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GovManagement Daily
Management in the public sector: news, analysis and more
NEWS: July 15, 2011

Minnesota Gov. Mark Dayton
Gov. Dayton
Governmental Operations | Minnesota
Governor: 'Nobody Is Going to Be Happy' with Deal to End Shutdown
The budget deal between Democratic Gov. Mark Dayton and Republican legislative leaders to soon end the longest state-government shutdown in U.S. history raises the revenue Dayton sought, $1.4 billion, without tax increases that Republicans opposed, relying on borrowing from schools and the sale of tobacco bonds. "No one is going to be happy with this, which is the essence of a real compromise," Dayton said.
>> Minneapolis Star Tribune

Finance | The Nation
Second Rating Agency Puts U.S. on Credit Watch
Placing the United States on a credit watch, Standard & Poor's said there is a 50 percent chance it will downgrade the U.S. government's credit rating within three months because of the impasse over increasing the nation's debt ceiling. S&P's action followed a similar move by Moody's Investors Service.
>> USA Today
Federal Workers Asked Again for Cost-Saving Ideas
The Obama administration launched its third annual SAVE Awards contest, looking to federal workers for cost-cutting ideas.
>> Washington Post

Cybersecurity | The Nation
Pentagon Reveals Massive Data Theft
The Pentagon revealed that in the spring it suffered one of its largest losses ever of sensitive data in a cyberattack believed to have been by a foreign government. Deputy Defense Secretary William Lynn said 24,000 files files were stolen.
>> AP/Military Times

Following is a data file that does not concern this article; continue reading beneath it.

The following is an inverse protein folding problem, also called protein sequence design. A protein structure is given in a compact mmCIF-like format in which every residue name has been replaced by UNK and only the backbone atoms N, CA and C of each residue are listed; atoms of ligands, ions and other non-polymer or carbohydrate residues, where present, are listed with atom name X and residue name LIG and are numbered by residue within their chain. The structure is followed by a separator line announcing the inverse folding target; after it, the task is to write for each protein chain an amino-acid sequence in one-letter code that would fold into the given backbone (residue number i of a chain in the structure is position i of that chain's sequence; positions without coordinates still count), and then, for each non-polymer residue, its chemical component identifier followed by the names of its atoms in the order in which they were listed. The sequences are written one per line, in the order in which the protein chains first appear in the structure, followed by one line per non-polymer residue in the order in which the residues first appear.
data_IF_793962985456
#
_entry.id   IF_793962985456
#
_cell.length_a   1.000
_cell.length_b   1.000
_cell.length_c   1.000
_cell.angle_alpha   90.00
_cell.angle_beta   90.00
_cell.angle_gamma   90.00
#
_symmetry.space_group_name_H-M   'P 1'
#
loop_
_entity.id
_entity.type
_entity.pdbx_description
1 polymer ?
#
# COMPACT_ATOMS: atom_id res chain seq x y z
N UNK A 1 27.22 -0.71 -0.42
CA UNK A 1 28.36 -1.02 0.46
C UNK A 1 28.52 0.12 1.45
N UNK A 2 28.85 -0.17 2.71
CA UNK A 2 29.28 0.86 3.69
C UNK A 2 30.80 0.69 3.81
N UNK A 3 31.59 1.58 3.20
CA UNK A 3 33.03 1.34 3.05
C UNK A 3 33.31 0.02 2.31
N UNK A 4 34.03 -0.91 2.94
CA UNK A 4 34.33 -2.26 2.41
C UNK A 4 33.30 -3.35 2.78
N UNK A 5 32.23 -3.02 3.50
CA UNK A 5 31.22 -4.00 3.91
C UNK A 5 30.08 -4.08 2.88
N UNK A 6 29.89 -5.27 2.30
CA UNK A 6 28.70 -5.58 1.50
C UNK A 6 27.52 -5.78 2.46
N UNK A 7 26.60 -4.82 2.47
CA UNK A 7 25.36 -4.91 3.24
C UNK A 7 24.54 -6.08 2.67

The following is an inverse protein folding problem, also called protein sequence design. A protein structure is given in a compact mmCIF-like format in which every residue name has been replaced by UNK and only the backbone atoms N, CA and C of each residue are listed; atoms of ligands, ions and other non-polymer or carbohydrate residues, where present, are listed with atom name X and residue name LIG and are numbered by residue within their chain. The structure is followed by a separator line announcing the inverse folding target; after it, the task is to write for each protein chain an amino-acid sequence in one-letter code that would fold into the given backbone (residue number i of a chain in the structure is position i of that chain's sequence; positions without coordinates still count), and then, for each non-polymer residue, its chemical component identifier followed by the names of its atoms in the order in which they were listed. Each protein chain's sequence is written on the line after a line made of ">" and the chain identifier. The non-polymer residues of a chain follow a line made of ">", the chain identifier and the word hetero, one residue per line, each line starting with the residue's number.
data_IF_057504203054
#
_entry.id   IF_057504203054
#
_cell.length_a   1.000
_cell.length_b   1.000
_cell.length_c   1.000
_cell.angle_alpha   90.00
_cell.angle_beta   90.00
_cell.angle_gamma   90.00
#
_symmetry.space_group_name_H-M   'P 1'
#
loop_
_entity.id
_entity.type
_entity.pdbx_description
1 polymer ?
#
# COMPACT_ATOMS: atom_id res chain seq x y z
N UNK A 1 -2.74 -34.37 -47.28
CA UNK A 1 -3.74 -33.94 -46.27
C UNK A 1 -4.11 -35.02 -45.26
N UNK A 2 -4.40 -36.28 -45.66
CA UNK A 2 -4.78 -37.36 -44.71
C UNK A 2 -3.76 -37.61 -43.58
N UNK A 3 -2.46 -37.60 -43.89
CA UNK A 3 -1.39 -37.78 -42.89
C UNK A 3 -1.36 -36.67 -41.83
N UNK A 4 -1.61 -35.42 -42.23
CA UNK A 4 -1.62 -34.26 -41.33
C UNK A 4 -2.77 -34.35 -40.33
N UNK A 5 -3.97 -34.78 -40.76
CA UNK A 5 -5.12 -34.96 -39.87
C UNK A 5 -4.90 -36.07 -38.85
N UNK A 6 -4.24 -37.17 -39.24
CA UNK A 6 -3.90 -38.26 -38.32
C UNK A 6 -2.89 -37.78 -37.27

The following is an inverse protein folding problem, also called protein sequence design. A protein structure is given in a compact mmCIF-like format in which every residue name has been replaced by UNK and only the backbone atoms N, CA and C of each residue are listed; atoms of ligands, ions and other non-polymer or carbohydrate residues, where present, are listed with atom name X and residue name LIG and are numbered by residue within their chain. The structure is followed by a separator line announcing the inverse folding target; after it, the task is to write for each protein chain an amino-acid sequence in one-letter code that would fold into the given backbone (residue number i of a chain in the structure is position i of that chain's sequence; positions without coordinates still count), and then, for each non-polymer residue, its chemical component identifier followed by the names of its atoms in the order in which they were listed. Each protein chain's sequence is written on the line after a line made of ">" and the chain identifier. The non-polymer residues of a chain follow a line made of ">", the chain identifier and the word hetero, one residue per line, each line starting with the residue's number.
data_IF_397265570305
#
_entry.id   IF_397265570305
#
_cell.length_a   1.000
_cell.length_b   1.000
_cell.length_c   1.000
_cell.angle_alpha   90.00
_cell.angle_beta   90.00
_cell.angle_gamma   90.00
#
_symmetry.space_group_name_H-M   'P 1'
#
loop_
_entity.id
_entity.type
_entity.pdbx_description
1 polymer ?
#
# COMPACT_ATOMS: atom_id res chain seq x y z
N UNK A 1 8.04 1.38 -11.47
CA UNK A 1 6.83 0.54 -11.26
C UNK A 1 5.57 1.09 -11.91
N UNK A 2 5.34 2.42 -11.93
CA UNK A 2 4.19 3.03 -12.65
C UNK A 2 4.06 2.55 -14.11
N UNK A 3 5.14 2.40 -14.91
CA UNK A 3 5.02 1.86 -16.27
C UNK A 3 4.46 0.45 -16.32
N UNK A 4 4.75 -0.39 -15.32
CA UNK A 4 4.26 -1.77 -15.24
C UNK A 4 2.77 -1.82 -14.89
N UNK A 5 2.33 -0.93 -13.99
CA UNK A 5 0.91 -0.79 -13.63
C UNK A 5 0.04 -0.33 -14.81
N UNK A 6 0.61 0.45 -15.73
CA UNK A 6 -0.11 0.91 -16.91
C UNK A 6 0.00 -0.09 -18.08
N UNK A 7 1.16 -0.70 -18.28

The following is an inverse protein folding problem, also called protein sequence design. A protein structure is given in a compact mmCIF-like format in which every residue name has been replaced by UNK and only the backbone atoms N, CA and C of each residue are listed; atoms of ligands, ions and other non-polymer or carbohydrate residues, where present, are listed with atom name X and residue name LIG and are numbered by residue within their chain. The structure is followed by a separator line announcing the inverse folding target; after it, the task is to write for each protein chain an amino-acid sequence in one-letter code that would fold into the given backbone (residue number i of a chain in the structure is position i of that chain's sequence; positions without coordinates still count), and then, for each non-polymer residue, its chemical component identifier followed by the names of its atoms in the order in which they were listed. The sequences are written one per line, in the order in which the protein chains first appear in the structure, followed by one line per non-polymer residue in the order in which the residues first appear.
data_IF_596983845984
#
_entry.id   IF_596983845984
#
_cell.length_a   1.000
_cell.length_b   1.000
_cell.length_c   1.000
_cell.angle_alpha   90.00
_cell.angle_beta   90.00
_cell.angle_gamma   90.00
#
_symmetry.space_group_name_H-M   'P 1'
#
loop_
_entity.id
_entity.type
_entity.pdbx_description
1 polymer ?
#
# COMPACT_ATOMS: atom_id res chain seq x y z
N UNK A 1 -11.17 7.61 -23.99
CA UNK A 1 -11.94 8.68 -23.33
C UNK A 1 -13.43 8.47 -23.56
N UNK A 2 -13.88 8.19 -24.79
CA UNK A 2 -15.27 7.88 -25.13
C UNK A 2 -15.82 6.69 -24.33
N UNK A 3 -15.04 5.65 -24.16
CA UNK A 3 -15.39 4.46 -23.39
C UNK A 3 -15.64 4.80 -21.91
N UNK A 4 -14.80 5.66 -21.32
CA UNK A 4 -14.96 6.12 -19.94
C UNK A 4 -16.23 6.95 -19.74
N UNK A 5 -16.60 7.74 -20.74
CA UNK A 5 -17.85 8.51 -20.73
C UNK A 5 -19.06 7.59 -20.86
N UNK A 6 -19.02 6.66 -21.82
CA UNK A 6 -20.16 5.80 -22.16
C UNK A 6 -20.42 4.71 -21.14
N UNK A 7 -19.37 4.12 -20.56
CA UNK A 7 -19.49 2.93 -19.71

New Cyberwar Strategy: Retaliation
The military says it will move from merely defending against cyberattacks to deterring them by letting enemies know the U.S. is willing to retaliate with its own virtual weapons or military force.
>> Wall Street Journal

Massachusetts Transportation Secretary Jeffrey B. Mullan
Secretary Mullan
Public Officials | Massachusetts
Embattled Transportation Secretary
Cites Personal Reasons for Departure

State Transportation Secretary Jeffrey B. Mullan, under fire for failing to communicate the danger from falling and corroding light fixtures in Big Dig tunnels, said he will step down by year's end for personal reasons, a decision he said he conveyed to Gov. Deval Patrick's administration in May.
>> Boston Globe
Former North Chicago School Board Member Indicted
Former North Chicago school board member Gloria Harper and the school district's transportation director were indicted on charges of taking kickbacks totaling at least $800,000 over 10 years from companies that received lucrative school-bus contracts.
>> Chicago Sun-Times

Technology | West Virginia
State Scales Back Broadband Project
West Virginia could end up with as much as $40 million in unspent federal stimulus funds after scaling back a project to expand high-speed Internet access across the state. State officials, who had announced plans to lay more than 2,400 miles of fiber-optic cable, are now talking about installing about 900 miles of fiber.
>> Charleston Gazette
NYC Launches Contest to Remake City Website
New York Mayor Michael Bloomberg announced "Reinvent NYC.Gov," a contest to engage Web designers and developers in redesigning the city's main website.
>> Government Technology
Treasury Dept. Launching Invoice-Processing System
The Treasury Department said it will implement an electronic invoice-processing system by the end of fiscal 2012 and will require all Treasury vendors to use the portal starting in 2013.